> And 40-50 years of storage
> is not going to improve the parts any.
That's a good point, particularly with rubber parts, but not really
applicable with metal parts such as clutch covers, or lenses, cables,
etc. that were stored properly and not damaged as you describe below.
> In some cases, there is a good reason the part was left on the shelf. I've
> seen more than one that on close examination showed the scars from having
> been installed and promptly removed, apparently because a defect was found.
> I see people buying NOS brake seals, and have to wonder what they plan to do
> with them. NOS is fine for a car that will only be driven on and off a
> trailer (or not at all); but it's not something I would want to trust my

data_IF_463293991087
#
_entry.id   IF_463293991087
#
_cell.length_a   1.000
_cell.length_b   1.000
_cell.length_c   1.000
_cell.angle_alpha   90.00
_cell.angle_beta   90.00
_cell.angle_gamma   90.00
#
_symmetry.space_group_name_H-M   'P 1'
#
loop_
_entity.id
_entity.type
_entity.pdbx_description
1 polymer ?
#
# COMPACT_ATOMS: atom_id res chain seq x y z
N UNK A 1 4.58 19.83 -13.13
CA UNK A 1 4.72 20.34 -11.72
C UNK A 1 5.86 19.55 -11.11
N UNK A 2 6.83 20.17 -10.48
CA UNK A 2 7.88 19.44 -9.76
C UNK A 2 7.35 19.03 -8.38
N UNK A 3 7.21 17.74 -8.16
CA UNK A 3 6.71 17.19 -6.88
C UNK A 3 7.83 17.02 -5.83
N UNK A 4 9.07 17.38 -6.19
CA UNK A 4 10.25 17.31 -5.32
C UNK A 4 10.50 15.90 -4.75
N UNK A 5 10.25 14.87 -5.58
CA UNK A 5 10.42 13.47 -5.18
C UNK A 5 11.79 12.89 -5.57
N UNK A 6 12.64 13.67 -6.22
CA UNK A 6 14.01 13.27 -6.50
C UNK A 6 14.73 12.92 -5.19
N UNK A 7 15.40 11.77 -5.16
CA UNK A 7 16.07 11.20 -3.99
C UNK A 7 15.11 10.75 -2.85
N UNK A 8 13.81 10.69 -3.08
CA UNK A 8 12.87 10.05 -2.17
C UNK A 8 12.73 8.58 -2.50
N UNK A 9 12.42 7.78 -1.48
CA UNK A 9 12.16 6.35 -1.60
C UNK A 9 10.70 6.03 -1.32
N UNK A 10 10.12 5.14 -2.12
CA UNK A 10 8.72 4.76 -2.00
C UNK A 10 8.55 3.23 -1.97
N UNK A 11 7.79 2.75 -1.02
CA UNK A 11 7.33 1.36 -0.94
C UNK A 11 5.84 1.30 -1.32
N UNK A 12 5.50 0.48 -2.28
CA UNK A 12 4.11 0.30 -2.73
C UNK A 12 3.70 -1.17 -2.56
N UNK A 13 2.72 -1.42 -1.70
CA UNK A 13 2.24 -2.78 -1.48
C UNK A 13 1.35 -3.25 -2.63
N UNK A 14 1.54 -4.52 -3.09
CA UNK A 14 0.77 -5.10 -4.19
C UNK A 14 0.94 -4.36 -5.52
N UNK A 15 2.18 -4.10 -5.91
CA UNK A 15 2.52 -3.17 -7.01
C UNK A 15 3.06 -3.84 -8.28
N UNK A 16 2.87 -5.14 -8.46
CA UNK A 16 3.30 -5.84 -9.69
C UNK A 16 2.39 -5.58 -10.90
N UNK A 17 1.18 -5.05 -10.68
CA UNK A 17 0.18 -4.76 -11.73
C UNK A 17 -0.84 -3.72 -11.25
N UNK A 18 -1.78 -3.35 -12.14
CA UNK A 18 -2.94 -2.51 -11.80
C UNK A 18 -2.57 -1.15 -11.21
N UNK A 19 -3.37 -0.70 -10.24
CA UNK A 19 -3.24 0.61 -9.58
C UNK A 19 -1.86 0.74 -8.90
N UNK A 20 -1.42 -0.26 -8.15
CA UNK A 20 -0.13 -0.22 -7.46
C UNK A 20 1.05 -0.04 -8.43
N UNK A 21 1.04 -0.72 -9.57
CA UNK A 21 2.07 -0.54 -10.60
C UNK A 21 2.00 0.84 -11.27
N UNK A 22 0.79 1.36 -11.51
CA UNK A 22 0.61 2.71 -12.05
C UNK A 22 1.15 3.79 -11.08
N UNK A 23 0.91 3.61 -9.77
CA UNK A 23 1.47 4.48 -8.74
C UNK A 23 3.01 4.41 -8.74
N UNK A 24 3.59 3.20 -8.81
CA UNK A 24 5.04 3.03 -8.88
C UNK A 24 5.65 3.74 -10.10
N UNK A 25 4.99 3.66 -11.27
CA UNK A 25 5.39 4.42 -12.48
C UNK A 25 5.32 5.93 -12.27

> life with.
Another good point. I instruct buyers to replace seals on the NOS
hydraulic cylinders I'm selling even if they look good, and I price the
parts accordingly. If you are buying NOS hydraulics, pay a price that
makes it worthwhile to rebuild the unit, but don't rely on old seals!
Also make sure the unit does not have a rusty bore or piston before
purchasing, or get a guarantee from the seller. Some NOS master
cylinders are out of production, so the NOS or used market is all that's
left to us, and those parts can be quite pricey.
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